Mayor Michael Hancock spoke optimistically of a Denver at a crossroads during his State of the City address Monday morning.
One hundred years ago, he said, the city faced a similar intersection.
“Denver had to decide how it would manage record growth. Would we become a city for people or factories?” he said. “Mayor Speer and the people of Denver chose a bold path to build City Park, Civic Center and new auditoriums, to improve streets and lighting, create better stormwater systems and so much more.
“Of course, there were skeptics. But the people of Denver chose to grow their way.”
In a 43-minute speech before several hundred people inside a packed gymnasium at the new Carla Madison Recreation Center on Colfax Avenue, Hancock, 49, said the city he’s led since 2011 is once again growing on its own terms, and for the better.
“Denver,” he said, “is on the rise.”
But many critics are dismayed about which people and institutions in the city, exactly, are rising, as Denver’s overall housing affordability declines.
Hancock presides over a city where gentrification has crept into historic black and Latino neighborhoods, displacing — sometimes voluntarily, often not — longtime residents. He presides over a city where discontent and anger has grown among those shunted to the margins of the city’s boom.
Hancock says that Denver can be a city that works for people across demographics and socioeconomic conditions. He repeatedly acknowledged the challenge of growing Denver in an inclusive manner.
His speech included the word “equity” 18 times.
“The equity movement we are creating is about neighborhoods and people: Neighborhoods that are accessible, inclusive and affordable,” he said. “An economy that extends opportunity to everyone. A city that preserves its history, character and sense of community, even in the midst of transformative change.”
This year, Hancock said, Denver is investing more money — $40 million — in affordable housing than in any previous year. In August, Denver and its housing authority will go to the City Council with a request to use marijuana tax revenue to increase the city’s Affordable Housing Fund to $300 million — double the present figure.
In November, Denver’s challenges related to gentrification and housing costs played out in a dramatic scene on Larimer Street, where ink! Coffee posted a sign proudly declaring itself an agent of gentrification.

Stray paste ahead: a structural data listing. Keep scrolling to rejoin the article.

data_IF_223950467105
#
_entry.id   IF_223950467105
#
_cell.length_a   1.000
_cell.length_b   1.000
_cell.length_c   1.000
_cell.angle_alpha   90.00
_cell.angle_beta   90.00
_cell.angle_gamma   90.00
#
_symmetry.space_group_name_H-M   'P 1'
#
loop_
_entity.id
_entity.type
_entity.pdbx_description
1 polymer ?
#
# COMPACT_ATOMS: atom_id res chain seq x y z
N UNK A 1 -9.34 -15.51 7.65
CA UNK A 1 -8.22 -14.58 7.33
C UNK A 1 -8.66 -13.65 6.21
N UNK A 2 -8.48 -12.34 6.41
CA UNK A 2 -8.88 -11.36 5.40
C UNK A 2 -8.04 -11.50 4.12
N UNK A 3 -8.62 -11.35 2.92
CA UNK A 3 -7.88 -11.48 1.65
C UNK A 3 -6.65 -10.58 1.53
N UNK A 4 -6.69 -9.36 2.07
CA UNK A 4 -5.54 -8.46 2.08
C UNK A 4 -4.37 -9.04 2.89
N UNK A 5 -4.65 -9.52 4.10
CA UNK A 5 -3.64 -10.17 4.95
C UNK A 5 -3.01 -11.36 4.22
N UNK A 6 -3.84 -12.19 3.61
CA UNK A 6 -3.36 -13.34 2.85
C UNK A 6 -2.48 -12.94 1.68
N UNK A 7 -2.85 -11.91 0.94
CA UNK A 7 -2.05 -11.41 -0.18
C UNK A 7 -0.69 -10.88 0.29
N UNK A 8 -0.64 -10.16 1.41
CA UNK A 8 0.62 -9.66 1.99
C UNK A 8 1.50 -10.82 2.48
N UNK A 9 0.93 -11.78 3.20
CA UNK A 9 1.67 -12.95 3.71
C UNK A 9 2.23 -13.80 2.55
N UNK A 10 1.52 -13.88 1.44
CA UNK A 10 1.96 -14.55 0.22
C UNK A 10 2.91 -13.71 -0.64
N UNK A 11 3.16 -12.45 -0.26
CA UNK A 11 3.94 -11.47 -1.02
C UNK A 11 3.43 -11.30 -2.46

After calling that moment, which inspired multiple protests, got national media attention and kicked off a fiery community dialogue, an example of “reckless advertising,” Hancock went off script to add, “That was one of the most stunning, painful and disappointing moments I’ve experienced in the city as mayor.”
Personally, Hancock’s last year has also come with some scandal. Amid the #MeToo movement, Hancock was accused of — and admitted to — sending sexually suggestive text messages to a Denver police detective in 2018. Some shaming, though no official reprimand, resulted.
In 2019, Hancock will run for a third term, and a slew of opponents are already lined up. This year’s State of the City may have been his last.
But even if he is out of office by this time next year, he’ll oversee a lot of changes in the near future, he promised Monday.
Perhaps most notably, the city will pursue a new community-wide target of 100 percent renewable electricity by 2030, he pledged.
Denver, which is served by electric provider Xcel Energy, is the eighth city in Colorado to make this commitment, joining Boulder, Longmont, Lafayette, Aspen, Nederland, Breckenridge and Pueblo.
“I know these are bold, aspirational goals,” he said. “But we must act.”
Hancock said that Denver will add 125 miles of new bike lanes in the next five years.
Eighty percent of Denver residents live within a 10-minute walk of a park, and Hancock promised the percentage would rise thanks to the $136-million Elevate Denver bond package approved last year by voters.
On the theme of equity, Hancock also urged RTD to make transit free for everyone under the age of 12.
City Council President Albus Brooks introduced Hancock.
“A great mayor builds bridges, not barriers, and seeks the peace of the city,” Brooks said. “People of Denver: We have a great mayor.”
Brooks succeeded Carla Madison on the council.
Madison died at 54 in 2011, and the city’s newest recreation center and Monday event host now bears her name.
“Carla would have been so proud of this place,” Hancock said. “She would have just loved it. This is Denver’s newest rec center, and it was designed by neighbors, for neighbors.”
So, too, should the rest of Denver, he added.
“Our clarion call is to seize the moment and set Denver’s people and neighborhoods on an equitable path of prosperity for the next 100 years,” Hancock said. “We need to make sure people can afford to live here. We need to protect what we love about our neighborhoods. This is how Denver will continue to rise – together.”